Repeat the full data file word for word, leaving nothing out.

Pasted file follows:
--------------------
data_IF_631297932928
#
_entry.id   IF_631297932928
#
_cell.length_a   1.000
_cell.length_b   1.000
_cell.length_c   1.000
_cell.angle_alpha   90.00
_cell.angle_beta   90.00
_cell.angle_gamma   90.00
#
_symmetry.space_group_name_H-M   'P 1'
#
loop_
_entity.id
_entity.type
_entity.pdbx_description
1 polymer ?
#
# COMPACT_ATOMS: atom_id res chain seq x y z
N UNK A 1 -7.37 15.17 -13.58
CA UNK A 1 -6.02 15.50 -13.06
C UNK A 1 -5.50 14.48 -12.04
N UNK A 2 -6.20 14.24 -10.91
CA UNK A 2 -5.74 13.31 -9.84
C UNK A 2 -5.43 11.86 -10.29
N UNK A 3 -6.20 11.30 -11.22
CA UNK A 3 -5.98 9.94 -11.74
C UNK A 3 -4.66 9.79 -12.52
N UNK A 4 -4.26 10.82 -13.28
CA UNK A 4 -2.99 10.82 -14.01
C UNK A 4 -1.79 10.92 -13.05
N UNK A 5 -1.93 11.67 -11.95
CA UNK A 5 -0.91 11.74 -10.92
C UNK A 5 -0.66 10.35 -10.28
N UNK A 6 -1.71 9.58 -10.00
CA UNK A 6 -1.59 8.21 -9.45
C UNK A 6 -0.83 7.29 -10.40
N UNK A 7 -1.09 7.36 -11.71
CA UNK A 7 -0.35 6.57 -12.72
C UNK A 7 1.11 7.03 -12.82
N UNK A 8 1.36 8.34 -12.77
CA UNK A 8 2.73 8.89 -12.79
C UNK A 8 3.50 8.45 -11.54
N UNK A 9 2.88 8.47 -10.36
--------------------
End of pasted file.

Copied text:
data_IF_631297932928
#
_entry.id   IF_631297932928
#
_cell.length_a   1.000
_cell.length_b   1.000
_cell.length_c   1.000
_cell.angle_alpha   90.00
_cell.angle_beta   90.00
_cell.angle_gamma   90.00
#
_symmetry.space_group_name_H-M   'P 1'
#
loop_
_entity.id
_entity.type
_entity.pdbx_description
1 polymer ?
#
# COMPACT_ATOMS: atom_id res chain seq x y z
N UNK A 1 -7.37 15.17 -13.58
CA UNK A 1 -6.02 15.50 -13.06
C UNK A 1 -5.50 14.48 -12.04
N UNK A 2 -6.20 14.24 -10.91
CA UNK A 2 -5.74 13.31 -9.84
C UNK A 2 -5.43 11.86 -10.29
N UNK A 3 -6.20 11.30 -11.22
CA UNK A 3 -5.98 9.94 -11.74
C UNK A 3 -4.66 9.79 -12.52
N UNK A 4 -4.26 10.82 -13.28
CA UNK A 4 -2.99 10.82 -14.01
C UNK A 4 -1.79 10.92 -13.05
N UNK A 5 -1.93 11.67 -11.95
CA UNK A 5 -0.91 11.74 -10.92
C UNK A 5 -0.66 10.35 -10.28
N UNK A 6 -1.71 9.58 -10.00
CA UNK A 6 -1.59 8.21 -9.45
C UNK A 6 -0.83 7.29 -10.40
N UNK A 7 -1.09 7.36 -11.71
CA UNK A 7 -0.35 6.57 -12.72
C UNK A 7 1.11 7.03 -12.82
N UNK A 8 1.36 8.34 -12.77
CA UNK A 8 2.73 8.89 -12.79
C UNK A 8 3.50 8.45 -11.54
N UNK A 9 2.88 8.47 -10.36